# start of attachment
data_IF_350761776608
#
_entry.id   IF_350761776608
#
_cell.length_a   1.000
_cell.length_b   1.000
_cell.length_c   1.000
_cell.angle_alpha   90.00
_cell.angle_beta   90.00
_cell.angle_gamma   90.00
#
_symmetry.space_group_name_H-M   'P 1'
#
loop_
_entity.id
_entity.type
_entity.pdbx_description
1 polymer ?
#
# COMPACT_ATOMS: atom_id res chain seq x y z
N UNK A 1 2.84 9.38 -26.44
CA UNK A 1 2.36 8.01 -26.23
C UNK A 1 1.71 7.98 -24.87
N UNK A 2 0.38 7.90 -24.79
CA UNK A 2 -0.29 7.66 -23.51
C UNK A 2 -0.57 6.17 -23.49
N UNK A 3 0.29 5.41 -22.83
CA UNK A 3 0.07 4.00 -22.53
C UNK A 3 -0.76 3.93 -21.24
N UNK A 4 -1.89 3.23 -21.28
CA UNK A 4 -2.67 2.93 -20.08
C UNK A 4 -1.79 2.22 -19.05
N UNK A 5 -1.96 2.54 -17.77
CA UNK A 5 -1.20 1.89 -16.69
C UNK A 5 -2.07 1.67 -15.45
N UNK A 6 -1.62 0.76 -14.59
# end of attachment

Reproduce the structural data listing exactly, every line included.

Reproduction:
data_IF_350761776608
#
_entry.id   IF_350761776608
#
_cell.length_a   1.000
_cell.length_b   1.000
_cell.length_c   1.000
_cell.angle_alpha   90.00
_cell.angle_beta   90.00
_cell.angle_gamma   90.00
#
_symmetry.space_group_name_H-M   'P 1'
#
loop_
_entity.id
_entity.type
_entity.pdbx_description
1 polymer ?
#
# COMPACT_ATOMS: atom_id res chain seq x y z
N UNK A 1 2.84 9.38 -26.44
CA UNK A 1 2.36 8.01 -26.23
C UNK A 1 1.71 7.98 -24.87
N UNK A 2 0.38 7.90 -24.79
CA UNK A 2 -0.29 7.66 -23.51
C UNK A 2 -0.57 6.17 -23.49
N UNK A 3 0.29 5.41 -22.83
CA UNK A 3 0.07 4.00 -22.53
C UNK A 3 -0.76 3.93 -21.24
N UNK A 4 -1.89 3.23 -21.28
CA UNK A 4 -2.67 2.93 -20.08
C UNK A 4 -1.79 2.22 -19.05
N UNK A 5 -1.96 2.54 -17.77
CA UNK A 5 -1.20 1.89 -16.69
C UNK A 5 -2.07 1.67 -15.45
N UNK A 6 -1.62 0.76 -14.59